This section of the book is from the "Introduction To Public Finance" book, by Carl Copping Plehn.
Perhaps next in importance to the great categories of debts we have been discussing are those included in the classification as based upon specified revenues (II. A. 2).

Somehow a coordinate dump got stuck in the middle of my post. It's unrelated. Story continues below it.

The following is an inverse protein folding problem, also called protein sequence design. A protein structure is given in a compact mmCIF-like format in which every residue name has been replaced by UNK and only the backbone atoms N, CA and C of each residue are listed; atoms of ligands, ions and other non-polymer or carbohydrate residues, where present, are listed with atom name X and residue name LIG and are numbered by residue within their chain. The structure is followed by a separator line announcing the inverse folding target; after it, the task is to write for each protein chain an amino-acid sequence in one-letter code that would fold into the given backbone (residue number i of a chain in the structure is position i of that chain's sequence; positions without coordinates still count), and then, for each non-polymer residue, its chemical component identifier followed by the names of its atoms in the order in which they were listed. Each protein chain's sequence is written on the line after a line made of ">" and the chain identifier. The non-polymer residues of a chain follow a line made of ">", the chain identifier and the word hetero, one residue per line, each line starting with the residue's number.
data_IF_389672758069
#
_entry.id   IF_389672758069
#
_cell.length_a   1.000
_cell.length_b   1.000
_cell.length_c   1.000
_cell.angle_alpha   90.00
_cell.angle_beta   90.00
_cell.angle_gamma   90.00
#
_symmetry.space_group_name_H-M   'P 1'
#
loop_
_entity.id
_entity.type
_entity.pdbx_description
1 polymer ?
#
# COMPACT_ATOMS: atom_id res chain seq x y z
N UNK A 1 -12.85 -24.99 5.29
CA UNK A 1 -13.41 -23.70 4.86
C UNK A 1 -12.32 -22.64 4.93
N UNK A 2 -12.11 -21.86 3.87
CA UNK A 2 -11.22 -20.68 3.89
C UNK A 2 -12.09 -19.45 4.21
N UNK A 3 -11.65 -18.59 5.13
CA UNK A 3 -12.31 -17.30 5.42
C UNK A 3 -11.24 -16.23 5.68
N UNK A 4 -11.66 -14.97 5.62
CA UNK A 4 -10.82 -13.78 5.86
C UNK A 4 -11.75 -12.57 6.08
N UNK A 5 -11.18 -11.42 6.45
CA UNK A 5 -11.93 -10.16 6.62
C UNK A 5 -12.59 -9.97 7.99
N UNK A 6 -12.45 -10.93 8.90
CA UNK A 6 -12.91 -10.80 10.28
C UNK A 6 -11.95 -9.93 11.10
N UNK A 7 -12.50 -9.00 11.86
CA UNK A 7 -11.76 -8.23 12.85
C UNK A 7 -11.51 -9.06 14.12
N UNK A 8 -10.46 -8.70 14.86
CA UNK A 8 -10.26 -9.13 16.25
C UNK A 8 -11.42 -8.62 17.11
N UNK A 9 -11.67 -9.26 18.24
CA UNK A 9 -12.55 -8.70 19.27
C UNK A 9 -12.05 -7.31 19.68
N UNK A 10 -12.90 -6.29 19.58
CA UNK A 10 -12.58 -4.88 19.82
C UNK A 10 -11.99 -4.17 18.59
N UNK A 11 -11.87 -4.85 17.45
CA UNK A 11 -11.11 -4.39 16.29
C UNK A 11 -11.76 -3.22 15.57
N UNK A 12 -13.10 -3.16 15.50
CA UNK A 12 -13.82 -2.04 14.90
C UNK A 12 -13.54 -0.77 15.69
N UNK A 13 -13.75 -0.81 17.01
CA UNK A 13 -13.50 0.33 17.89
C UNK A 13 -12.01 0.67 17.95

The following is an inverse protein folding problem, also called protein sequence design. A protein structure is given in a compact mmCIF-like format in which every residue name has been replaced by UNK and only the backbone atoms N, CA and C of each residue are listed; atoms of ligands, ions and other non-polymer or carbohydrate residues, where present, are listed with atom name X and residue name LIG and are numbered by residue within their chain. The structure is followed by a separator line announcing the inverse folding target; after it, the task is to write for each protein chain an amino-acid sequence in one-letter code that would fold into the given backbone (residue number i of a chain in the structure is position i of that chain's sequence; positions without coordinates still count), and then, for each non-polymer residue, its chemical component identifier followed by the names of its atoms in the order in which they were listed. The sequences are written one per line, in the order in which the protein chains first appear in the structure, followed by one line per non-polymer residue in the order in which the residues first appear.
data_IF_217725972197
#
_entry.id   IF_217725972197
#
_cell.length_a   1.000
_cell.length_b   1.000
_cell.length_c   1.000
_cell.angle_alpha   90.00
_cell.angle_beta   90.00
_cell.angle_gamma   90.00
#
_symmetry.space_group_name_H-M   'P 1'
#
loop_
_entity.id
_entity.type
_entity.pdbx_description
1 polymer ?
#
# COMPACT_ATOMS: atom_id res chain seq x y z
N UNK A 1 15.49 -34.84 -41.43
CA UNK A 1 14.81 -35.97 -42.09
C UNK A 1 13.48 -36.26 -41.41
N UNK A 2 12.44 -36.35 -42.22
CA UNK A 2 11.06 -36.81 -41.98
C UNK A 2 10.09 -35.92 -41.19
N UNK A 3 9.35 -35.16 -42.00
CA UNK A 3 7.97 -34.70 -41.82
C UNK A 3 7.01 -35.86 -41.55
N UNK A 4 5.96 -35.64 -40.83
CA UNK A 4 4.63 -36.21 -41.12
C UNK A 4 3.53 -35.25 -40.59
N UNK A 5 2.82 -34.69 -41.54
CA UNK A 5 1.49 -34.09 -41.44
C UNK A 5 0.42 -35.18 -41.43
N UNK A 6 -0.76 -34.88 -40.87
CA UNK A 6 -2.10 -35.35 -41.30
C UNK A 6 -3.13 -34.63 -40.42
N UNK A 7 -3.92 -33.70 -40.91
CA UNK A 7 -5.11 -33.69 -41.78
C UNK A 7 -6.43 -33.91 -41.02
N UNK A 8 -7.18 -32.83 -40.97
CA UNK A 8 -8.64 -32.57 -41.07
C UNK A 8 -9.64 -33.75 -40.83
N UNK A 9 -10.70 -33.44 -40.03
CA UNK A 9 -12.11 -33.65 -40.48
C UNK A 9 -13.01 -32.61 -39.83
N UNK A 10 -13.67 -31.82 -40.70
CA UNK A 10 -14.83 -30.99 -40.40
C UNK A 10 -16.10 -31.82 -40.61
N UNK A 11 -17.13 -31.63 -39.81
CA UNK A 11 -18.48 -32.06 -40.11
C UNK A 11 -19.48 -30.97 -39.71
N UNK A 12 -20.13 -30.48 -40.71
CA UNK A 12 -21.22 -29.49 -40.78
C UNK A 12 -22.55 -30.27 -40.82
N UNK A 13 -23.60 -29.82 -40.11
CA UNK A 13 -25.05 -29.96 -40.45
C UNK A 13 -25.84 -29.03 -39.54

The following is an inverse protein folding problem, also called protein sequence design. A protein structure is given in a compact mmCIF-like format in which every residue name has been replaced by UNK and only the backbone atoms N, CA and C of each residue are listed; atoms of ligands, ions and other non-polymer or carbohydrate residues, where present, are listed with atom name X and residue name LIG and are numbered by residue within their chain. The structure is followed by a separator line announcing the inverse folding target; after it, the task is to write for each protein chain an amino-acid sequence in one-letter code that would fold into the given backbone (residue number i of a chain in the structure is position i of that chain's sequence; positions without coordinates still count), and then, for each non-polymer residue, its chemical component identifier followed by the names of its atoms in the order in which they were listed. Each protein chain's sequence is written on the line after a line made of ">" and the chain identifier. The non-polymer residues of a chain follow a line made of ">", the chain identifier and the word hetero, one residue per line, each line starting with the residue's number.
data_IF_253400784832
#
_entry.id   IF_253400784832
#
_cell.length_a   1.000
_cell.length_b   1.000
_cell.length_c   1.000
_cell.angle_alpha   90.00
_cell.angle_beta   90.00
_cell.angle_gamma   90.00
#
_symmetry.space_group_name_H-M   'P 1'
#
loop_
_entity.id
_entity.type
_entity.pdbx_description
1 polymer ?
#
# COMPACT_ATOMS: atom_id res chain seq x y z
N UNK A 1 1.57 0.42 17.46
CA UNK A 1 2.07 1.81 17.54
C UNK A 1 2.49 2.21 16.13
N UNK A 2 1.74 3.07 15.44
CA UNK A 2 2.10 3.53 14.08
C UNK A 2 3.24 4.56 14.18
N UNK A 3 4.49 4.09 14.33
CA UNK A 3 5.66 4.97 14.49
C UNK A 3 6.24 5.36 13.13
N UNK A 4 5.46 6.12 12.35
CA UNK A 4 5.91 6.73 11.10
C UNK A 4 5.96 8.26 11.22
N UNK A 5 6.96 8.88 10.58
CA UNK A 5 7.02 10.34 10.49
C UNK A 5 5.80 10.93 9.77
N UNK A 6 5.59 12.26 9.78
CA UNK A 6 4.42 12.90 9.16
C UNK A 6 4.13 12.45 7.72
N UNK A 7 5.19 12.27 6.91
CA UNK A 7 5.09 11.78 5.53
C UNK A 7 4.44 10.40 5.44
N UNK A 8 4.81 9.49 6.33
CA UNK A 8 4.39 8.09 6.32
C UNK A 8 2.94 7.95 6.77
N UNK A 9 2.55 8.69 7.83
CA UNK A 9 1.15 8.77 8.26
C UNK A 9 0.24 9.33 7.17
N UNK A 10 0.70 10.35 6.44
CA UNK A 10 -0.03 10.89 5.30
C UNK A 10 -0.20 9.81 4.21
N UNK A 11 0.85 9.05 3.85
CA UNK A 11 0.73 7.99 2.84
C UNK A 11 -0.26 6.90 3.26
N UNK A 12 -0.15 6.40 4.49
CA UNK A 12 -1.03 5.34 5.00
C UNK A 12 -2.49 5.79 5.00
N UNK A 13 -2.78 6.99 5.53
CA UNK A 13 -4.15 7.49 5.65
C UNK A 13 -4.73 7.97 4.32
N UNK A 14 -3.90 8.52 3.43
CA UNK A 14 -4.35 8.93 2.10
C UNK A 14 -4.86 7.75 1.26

Of these, only those based upon the revenues of a definite period are common in national financiering. Most of the others, however, are common in local and municipal finances. Inasmuch as taxes are payable only at certain times of the year, generally only once or twice, while the expenses run on through the whole year, there will necessarily be times when the treasury owes more than it has on hand. Some of these debts will be bills of account; others will be represented by notes of various kinds which the treasurer uses to pay bills with or discounts to obtain money. The latter, called "exchequer bills," "treasury notes," and the like, are generally willingly accepted, and often pass freely from hand to hand. They bear interest at the lowest market rate.1 They are properly regarded as debts of the treasury rather than debts of the government, and are payable out of the next incoming revenues. These bills may swell to large amounts in times of sudden pressure on the finances, or they may be carelessly allowed to accumulate year by year, until they must be funded, or, perhaps, included in some general refunding or consolidation act.